We remember from part one the love and attention Dorothy lavished on the school play back at Knype Hill and so are not surprised that, first chance she gets, she goes into London to buy a decent atlas, some mathematical tools, some plasticine and a bunch of copies of Macbeth. She sets the girls to building a map of the world out of the plasticine, pins up a frieze of paper round the wall to create a timeline of British history onto which they pin pictures cut out from magazines of historical characters, and so on. The children love her.

But, ‘of course’, it can’t last. The children love their daily joint reading of Macbeth but in the last scene, when MacDuff explains that he was from his mother’s womb untimely ripped, many of the children end up going back home that night and ask their puritanical non-conformist parents what a ‘womb’ is. This causes a rebellion of outraged parents who the next day storm into Ringwood House and subject Dorothy to a humiliating inquisition which brings her close to tears.

That isn’t all. Even when they’ve left, Mrs Creevy starts on Dorothy in her own right, carefully and cynically explaining the situation: the children are not to be educated; they are to be rote taught to perform the basic tricks which their parents expect of them – fancy handwriting, a handful of French phrases, enough maths to be able to help out in the shop. Mrs Creevy throws away the plasticine map of the world, burns the timeline of British history and sells the copies of Macbeth.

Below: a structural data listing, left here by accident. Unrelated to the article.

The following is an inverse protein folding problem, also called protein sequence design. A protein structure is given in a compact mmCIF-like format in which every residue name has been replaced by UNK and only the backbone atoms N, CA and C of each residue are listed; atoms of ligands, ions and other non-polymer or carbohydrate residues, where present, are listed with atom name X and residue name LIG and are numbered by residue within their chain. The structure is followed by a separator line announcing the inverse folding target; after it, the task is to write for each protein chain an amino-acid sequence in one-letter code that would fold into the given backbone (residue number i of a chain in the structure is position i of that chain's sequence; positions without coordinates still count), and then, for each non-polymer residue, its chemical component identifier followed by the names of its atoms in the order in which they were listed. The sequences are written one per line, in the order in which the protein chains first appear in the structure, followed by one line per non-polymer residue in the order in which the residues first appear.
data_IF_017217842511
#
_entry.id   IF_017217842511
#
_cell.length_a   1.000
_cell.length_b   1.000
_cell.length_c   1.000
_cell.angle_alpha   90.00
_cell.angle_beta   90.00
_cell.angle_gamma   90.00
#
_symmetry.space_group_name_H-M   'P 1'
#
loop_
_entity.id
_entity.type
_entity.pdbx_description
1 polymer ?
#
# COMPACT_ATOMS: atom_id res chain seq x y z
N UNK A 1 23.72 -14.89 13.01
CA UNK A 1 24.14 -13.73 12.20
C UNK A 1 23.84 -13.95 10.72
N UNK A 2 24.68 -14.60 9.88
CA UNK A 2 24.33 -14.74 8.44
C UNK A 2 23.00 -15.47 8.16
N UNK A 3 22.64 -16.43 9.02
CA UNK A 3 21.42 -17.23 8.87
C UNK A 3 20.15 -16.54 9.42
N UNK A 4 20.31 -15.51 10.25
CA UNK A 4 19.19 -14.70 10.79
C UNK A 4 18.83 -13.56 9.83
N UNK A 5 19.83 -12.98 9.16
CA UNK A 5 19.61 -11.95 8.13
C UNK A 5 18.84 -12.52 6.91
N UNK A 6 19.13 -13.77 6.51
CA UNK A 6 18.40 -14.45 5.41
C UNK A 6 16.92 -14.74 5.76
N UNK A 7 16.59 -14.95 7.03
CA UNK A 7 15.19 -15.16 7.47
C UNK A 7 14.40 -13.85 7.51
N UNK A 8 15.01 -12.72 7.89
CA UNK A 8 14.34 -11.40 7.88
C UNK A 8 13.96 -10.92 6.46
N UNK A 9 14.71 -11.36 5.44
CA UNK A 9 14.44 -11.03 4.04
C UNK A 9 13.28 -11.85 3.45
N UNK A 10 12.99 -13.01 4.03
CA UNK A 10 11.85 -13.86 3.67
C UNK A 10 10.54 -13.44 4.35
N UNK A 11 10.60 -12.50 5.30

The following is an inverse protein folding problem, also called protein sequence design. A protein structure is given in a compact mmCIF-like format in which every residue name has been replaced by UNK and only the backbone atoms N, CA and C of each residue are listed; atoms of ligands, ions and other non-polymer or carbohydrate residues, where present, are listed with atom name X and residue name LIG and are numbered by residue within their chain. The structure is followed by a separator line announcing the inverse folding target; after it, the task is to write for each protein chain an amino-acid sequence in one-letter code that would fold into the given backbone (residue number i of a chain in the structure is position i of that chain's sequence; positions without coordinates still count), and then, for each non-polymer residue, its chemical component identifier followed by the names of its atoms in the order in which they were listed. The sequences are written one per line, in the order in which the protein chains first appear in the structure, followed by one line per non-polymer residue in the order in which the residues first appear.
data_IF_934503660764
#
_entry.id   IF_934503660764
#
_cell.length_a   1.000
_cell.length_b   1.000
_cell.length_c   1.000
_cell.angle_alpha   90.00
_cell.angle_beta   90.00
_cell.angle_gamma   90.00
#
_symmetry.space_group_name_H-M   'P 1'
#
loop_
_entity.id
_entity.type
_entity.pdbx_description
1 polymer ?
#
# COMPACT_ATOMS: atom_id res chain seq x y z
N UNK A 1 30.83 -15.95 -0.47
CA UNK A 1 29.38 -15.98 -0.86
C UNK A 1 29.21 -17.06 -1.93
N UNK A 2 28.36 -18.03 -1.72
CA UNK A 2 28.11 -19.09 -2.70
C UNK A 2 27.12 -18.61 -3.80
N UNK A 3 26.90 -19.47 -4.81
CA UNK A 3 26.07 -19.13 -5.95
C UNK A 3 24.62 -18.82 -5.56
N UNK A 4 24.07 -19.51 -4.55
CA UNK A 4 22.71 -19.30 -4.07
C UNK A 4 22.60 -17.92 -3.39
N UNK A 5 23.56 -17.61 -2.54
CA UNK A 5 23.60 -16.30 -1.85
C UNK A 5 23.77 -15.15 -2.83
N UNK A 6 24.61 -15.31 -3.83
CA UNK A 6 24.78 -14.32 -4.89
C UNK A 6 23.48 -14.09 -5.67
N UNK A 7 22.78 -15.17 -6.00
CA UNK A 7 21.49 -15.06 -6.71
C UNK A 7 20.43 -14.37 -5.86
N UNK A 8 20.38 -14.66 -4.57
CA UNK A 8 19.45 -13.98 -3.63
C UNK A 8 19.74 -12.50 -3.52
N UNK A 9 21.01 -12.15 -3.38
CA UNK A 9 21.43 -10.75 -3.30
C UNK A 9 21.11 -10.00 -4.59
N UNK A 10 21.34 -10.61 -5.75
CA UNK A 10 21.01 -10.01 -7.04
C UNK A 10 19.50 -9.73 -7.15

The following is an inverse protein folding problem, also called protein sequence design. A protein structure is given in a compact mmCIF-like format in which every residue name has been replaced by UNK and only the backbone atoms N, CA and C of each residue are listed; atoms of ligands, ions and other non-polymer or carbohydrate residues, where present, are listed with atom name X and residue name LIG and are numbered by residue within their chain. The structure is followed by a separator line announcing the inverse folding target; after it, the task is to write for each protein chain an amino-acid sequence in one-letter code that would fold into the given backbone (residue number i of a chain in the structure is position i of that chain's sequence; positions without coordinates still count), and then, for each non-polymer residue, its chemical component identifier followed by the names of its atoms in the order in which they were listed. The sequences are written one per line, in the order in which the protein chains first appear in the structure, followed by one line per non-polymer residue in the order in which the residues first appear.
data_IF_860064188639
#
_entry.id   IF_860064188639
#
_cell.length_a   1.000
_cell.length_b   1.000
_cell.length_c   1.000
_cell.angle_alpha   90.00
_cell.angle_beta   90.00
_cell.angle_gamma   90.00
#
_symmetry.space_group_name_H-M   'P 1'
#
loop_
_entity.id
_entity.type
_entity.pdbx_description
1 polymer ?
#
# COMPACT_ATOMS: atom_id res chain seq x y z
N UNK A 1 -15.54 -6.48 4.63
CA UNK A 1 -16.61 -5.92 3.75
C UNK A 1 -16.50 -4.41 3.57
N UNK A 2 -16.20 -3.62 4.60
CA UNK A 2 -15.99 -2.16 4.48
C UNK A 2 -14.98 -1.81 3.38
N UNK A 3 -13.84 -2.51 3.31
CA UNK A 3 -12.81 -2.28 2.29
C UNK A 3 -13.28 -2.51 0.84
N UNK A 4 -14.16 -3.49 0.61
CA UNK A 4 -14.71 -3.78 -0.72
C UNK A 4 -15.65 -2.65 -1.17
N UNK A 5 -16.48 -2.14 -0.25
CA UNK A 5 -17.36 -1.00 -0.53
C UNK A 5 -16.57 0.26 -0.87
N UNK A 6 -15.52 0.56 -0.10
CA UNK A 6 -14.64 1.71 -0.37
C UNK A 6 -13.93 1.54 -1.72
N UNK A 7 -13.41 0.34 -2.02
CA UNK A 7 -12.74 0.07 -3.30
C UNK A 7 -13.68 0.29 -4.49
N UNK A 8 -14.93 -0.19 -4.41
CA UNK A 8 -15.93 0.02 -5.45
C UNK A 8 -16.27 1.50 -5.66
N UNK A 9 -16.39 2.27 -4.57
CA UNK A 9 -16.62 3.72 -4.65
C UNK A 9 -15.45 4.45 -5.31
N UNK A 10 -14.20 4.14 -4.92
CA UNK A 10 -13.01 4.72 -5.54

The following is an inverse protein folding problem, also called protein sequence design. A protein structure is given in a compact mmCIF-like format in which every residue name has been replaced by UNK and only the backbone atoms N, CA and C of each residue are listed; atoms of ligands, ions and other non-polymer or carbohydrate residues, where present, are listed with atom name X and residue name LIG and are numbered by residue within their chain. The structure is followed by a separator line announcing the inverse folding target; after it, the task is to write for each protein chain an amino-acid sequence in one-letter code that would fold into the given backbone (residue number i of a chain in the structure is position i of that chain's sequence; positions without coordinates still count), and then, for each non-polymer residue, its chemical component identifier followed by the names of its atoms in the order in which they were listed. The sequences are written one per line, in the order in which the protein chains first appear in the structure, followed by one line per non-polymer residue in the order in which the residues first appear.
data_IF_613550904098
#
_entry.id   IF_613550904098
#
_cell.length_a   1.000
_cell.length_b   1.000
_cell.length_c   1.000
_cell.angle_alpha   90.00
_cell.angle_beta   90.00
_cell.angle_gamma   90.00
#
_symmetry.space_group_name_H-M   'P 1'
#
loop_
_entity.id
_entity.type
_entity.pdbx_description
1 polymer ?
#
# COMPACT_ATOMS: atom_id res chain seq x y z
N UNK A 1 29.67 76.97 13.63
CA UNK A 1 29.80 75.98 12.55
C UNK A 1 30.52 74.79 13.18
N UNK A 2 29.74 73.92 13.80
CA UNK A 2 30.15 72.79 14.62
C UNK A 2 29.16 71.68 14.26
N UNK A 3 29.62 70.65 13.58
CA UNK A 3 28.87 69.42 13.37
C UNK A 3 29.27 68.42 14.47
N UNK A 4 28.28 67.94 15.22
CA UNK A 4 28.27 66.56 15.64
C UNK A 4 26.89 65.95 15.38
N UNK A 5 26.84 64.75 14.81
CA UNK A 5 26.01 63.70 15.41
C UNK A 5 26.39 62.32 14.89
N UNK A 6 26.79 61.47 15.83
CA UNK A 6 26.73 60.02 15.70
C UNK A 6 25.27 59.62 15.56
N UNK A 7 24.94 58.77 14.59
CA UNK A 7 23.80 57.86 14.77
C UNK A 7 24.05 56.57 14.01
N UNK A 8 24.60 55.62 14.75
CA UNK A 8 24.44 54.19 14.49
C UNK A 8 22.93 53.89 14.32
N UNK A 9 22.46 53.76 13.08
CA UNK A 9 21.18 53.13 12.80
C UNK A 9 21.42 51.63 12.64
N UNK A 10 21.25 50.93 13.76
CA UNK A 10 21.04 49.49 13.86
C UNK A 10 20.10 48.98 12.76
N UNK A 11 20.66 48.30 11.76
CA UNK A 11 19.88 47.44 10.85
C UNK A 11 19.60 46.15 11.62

Dorothy, in complete misery, has to abandon any hope of genuinely teaching her children: she needs this job; the memory of the nights in Trafalgar Square rises up before her; she has no choice but to obey wretched Mrs Creevy. When the new Dorothy appears before them, the children’s attitude turns from disbelief to devastation to sullen bitter resentment. They taunt her, play up, act rebellious. She has abandoned them; they take every opportunity to rub it in. In the climax of her humiliation, Dorothy finds herself taunted one step too far by the most vicious child and hits her. She has become her own worst nightmare.

She submits to Mrs Creevy’s every whim. She completely abases herself up to and including faking the children’s end-of-year school reports. They have all made ‘outstanding progress’. Dorothy receives small indicators from frosty old Mrs Creevy that she is warming to her. It is a recurrent joke that Mrs Creevy half starves Dorothy but in the last weeks before the end of term she allows her slightly more food and – in a solemnly comic moment – even (reluctantly) allows her access to the marmalade jar at breakfast.